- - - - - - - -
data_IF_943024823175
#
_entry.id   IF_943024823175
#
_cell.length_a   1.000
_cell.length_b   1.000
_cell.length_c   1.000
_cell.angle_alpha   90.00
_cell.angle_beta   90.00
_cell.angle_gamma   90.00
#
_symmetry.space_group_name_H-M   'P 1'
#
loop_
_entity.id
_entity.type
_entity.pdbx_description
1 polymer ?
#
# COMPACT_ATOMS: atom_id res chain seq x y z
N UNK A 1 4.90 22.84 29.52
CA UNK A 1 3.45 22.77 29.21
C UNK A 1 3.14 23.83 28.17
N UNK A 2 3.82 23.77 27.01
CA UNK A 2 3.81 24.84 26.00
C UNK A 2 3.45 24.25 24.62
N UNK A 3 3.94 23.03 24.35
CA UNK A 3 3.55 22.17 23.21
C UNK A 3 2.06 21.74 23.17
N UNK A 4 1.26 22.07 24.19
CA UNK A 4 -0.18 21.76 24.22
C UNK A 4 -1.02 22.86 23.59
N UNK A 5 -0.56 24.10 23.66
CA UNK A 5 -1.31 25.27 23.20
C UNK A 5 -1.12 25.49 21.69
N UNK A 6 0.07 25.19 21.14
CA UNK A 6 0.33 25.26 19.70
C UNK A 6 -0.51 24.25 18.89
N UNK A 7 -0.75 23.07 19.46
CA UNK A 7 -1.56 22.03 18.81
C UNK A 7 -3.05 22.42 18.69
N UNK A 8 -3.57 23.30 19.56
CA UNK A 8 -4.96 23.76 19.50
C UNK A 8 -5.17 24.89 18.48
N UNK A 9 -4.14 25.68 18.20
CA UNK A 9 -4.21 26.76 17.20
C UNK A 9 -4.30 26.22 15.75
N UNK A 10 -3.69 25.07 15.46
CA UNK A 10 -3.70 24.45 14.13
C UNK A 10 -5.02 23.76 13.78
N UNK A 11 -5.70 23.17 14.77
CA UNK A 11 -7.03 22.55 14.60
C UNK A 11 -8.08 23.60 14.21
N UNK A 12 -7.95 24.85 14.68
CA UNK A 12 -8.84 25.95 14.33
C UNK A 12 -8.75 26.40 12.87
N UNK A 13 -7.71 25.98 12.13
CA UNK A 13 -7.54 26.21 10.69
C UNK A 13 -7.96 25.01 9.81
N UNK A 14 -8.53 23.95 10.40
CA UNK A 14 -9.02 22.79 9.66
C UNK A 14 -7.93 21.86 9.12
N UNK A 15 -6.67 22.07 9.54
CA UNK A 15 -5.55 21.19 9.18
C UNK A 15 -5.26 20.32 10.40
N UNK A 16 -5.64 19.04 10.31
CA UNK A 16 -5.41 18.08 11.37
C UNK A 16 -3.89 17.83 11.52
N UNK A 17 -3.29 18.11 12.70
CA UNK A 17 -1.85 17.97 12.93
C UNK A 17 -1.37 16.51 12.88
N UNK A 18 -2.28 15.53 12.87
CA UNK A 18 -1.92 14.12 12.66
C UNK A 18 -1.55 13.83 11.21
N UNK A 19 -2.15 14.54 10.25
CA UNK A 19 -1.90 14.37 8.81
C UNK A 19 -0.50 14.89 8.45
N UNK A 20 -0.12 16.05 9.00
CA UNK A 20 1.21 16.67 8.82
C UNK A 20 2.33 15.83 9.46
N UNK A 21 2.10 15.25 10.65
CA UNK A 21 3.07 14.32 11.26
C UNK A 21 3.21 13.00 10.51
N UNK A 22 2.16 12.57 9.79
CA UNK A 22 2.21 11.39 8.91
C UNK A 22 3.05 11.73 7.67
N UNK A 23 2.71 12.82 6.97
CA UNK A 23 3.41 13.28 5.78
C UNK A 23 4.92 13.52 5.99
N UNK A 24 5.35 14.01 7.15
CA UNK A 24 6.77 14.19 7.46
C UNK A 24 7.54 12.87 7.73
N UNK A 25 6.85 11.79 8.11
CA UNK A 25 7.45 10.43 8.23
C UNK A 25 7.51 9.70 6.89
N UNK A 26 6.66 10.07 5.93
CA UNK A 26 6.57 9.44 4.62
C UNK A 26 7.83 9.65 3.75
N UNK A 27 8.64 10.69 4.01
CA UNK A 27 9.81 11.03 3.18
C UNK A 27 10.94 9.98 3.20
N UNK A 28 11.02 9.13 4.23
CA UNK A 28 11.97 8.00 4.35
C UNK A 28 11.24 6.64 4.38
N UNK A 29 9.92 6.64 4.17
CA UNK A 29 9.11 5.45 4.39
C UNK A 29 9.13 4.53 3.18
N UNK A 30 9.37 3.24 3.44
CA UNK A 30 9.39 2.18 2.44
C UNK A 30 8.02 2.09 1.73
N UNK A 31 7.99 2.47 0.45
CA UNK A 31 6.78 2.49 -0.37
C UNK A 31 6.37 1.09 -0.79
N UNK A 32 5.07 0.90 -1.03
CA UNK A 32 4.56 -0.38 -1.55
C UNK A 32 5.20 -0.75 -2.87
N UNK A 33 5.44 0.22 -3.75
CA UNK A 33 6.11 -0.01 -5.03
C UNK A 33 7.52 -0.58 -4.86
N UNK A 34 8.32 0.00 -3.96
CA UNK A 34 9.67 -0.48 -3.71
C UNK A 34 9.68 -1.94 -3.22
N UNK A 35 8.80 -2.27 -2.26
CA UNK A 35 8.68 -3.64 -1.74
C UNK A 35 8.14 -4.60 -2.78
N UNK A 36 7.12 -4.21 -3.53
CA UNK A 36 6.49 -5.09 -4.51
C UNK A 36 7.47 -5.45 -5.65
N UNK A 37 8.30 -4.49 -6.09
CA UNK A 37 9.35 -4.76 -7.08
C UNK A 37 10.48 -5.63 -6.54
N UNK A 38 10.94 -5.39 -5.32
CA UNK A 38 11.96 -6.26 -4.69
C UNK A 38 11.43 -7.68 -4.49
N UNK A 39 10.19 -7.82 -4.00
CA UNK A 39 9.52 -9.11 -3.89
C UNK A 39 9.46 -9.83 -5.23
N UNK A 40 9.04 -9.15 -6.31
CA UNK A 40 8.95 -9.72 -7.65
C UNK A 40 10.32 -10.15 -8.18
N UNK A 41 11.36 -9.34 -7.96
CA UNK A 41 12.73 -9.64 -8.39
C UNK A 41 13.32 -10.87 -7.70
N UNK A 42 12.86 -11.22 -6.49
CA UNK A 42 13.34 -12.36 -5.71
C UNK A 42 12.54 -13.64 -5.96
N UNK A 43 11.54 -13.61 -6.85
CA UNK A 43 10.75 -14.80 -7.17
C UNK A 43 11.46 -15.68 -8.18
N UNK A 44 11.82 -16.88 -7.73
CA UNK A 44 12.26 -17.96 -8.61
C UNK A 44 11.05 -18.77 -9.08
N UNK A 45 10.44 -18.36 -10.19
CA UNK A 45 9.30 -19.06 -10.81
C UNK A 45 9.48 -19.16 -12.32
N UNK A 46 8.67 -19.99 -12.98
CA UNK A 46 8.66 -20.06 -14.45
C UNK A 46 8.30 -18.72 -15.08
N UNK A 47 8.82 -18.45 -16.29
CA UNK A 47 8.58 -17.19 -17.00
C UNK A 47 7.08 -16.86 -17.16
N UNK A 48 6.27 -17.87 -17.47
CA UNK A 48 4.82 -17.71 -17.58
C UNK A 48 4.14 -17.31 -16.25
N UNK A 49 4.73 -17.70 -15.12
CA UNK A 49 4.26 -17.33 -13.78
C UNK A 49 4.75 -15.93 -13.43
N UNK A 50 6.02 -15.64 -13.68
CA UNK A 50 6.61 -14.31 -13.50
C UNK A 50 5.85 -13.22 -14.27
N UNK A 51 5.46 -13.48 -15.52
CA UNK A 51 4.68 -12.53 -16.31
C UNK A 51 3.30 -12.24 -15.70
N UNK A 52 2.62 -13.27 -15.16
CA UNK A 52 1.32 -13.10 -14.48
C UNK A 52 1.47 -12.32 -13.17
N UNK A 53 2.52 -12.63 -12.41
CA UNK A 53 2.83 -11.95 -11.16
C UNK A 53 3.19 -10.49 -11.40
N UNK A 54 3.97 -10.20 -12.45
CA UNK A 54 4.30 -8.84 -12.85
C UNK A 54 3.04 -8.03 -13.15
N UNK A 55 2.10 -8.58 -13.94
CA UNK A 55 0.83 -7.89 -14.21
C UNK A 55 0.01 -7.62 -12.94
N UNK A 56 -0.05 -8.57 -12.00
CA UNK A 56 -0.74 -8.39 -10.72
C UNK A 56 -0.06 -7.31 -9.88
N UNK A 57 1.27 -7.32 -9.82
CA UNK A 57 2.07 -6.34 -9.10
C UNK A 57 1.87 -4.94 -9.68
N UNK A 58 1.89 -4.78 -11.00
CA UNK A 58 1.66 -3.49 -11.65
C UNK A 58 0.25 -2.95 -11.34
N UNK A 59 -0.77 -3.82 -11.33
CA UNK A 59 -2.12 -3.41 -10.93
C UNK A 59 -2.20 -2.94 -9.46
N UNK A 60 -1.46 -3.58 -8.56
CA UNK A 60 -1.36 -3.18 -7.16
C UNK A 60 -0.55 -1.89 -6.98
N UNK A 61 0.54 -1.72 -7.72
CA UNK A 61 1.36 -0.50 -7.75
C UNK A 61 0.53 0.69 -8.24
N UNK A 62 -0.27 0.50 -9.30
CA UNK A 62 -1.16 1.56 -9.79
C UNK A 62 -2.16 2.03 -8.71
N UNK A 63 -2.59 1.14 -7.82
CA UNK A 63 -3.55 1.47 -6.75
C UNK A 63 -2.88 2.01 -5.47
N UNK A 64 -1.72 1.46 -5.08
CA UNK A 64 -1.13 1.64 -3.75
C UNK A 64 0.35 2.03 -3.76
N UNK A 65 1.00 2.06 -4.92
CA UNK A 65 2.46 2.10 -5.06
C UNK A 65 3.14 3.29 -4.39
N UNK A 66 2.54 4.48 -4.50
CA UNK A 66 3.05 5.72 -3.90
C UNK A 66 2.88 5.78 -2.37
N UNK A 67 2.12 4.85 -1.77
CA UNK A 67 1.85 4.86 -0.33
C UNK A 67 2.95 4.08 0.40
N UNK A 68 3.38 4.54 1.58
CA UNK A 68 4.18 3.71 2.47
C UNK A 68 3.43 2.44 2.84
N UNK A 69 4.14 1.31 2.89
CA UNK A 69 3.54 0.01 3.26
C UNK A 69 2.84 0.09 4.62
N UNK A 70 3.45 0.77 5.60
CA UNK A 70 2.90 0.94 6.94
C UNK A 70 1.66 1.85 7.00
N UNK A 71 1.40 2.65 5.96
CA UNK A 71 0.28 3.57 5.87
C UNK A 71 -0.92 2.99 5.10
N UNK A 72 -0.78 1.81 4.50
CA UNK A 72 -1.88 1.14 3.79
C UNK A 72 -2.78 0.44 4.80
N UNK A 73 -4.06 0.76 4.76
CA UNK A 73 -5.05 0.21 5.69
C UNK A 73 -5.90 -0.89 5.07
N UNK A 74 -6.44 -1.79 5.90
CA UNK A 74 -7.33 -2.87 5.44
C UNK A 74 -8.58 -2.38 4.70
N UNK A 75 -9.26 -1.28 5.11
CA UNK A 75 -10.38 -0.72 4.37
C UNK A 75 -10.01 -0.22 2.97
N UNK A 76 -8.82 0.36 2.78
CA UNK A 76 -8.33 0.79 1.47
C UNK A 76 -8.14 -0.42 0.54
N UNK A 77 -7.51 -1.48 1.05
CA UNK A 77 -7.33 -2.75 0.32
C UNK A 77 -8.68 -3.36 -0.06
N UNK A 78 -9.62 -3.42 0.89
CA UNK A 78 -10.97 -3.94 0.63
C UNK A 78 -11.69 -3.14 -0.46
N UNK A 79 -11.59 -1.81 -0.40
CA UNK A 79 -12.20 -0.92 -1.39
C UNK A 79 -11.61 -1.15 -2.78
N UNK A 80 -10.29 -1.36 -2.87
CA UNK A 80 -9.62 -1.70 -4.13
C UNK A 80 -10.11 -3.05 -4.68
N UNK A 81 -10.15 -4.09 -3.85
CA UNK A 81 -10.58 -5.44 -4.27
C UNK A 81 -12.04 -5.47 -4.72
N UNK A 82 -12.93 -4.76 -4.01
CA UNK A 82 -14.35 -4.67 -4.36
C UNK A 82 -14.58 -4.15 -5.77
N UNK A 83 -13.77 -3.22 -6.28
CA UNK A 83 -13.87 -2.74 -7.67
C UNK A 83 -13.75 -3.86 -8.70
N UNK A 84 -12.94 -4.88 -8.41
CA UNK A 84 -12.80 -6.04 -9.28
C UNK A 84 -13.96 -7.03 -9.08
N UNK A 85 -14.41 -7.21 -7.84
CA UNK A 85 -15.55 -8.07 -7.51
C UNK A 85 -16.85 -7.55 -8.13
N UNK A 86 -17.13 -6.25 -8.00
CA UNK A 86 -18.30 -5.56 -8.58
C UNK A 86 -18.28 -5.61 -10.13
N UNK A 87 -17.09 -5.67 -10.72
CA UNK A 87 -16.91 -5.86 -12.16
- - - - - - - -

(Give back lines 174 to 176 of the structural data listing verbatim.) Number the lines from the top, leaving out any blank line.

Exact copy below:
N UNK A 52 2.62 -13.27 -15.16
CA UNK A 52 1.32 -13.10 -14.48
C UNK A 52 1.47 -12.32 -13.17